How To Exploit And Direct Your Obstinate Auto-Pilot Mind

26 Oct 2017

How To Exploit And Direct Your Obstinate Auto-Pilot Mind

95% of the time, your mind is on auto-pilot

While this is useful for the day-to-day activities we’ve consciously learnt, it’s not so helpful when we find ourselves behaving automatically, in response to a trigger.

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When we’re learning something, we need to concentrate 100%

But once we’re proficient, we can do it on auto-pilot. While operating on auto-pilot is convenient and practical in many aspects of our lives, some of our automatic behaviours might not be that helpful. Many of these unwanted responses we learnt as children, by watching and listening to the adults around us. We didn’t necessarily consciously learn these habits but absorbed them unconsciously. Under stress, we often react in the auto-pilot ways we acquired as children.

We need the auto-pilot part of us

Once we’ve practiced and can do something well, our auto-pilot mind takes care of it, and this frees us up to learn new skills and behaviours.

In this podcast, we talk about how, when we examine our unwanted behaviours, we will find that something triggers in us an adverse reaction. Unfortunately, the trigger is often outside our conscious awareness. Finding out what the trigger is, is part of what I, and other NLP coaches get paid for! By discovering the trigger, we can then help the person respond differently to the trigger by using NLP techniques to make changes.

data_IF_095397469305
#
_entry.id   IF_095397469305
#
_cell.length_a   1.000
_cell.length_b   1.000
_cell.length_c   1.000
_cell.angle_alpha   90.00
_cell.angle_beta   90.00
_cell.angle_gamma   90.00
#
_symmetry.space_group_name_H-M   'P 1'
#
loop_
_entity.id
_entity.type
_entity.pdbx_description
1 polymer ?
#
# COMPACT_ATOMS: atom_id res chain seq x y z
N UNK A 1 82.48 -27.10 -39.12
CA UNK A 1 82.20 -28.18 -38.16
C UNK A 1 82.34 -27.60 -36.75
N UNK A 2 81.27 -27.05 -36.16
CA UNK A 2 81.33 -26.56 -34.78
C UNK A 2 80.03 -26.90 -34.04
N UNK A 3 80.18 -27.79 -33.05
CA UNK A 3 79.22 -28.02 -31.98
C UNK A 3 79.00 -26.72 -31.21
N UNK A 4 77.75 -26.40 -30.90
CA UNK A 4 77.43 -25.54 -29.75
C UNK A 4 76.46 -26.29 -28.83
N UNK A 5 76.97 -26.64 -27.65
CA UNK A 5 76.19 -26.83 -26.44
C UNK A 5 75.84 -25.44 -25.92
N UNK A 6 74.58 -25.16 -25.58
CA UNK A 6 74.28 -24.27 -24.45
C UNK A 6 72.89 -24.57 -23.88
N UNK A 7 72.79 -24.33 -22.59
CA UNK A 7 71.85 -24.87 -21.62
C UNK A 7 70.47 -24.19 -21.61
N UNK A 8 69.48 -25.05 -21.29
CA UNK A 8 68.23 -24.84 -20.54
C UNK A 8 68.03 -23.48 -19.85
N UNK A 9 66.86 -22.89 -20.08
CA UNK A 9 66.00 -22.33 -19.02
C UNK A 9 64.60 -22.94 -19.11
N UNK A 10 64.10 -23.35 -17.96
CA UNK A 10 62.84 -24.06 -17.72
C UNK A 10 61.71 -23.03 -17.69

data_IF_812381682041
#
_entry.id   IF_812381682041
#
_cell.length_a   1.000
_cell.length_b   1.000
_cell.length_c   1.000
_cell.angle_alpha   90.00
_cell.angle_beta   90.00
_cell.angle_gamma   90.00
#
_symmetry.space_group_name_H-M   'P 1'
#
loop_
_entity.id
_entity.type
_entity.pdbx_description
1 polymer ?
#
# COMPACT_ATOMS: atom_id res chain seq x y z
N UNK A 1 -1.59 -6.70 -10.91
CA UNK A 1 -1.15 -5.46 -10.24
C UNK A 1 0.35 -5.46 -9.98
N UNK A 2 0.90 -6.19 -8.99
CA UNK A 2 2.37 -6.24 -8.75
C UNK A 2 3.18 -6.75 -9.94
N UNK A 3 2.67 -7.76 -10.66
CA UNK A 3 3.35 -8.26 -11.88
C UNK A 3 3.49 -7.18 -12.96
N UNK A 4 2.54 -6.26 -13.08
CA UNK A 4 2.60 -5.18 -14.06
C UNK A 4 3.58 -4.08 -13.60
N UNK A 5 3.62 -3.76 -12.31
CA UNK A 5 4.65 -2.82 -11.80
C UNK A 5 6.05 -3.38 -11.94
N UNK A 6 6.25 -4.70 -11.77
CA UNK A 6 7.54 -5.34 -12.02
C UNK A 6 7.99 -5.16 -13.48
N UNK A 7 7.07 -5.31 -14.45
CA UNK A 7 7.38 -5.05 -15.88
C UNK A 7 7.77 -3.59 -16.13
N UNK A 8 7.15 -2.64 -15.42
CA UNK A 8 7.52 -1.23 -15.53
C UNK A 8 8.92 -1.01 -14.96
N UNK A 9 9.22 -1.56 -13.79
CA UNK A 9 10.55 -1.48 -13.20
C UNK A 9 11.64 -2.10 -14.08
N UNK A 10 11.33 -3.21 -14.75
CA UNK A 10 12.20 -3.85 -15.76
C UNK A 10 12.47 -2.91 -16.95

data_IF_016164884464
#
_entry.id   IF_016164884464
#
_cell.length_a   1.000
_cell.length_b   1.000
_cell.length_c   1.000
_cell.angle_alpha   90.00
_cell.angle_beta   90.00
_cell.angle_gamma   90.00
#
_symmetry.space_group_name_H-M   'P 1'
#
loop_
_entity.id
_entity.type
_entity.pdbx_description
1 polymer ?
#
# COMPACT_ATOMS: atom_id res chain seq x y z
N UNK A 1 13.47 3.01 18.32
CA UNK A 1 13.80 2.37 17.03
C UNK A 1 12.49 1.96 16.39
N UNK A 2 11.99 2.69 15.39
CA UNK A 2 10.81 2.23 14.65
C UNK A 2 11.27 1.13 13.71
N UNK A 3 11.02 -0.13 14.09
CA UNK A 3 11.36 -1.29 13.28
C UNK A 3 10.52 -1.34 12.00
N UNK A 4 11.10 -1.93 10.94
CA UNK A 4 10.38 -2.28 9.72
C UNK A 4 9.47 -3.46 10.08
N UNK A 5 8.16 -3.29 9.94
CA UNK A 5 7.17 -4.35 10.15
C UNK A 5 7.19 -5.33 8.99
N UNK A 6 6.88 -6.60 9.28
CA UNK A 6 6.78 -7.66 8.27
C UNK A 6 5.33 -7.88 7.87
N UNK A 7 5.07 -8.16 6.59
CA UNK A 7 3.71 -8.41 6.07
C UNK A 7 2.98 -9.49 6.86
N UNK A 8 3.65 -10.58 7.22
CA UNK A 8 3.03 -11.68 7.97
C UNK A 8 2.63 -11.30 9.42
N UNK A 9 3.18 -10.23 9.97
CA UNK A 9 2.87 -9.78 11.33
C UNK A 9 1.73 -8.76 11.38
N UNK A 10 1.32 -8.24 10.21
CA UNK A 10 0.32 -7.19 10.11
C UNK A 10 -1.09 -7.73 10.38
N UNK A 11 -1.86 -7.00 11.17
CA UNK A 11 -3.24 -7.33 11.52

Behaving like your parents

Like Aaron and myself, you may have experienced yourself automatically acting like your parents; by responding with language or action that seems to be theirs rather than yours – even though it doesn’t make sense to us consciously.

In the interview I give an example of working with a client who, when he came home to a messy house — his trigger — responded in a way that upset the whole household. Listen as I describe a reframing technique I used to rattle the unhelpful thinking pattern and then used an NLP tool to change the way he responded. We talk about how all change is unconscious – and there’s a couple of specific examples to illustrate how people who have changed phobias and allergies, quickly forget they ever had a problem!

Phobias often result from a one-time, short exposure to something

It makes sense that given our brains enormous capacity, phobias should be correctable almost as quickly as we acquire them. We chat about how the same techniques used to change phobias can also be useful for people who’ve experienced trauma over a period of a few minutes or several years.

Aaron thought that these ‘quick fixes’ sounded like ‘cheating’!

While they are quick, an NLP Practitioner will have had lots of training and practice to be able to effect these rapid changes.

We also talk about the ‘Inside Your Mind’ course and eBook. We examine how our thoughts impact how we feel, and how we can change the composition of our thoughts, so we feel differently. For example, we usually frame something we’re motivated to do in a different way to something about which we’re unmotivated. I give a couple of real-life examples that you might be able to relate to, including Jeremy’s story. (scroll down page)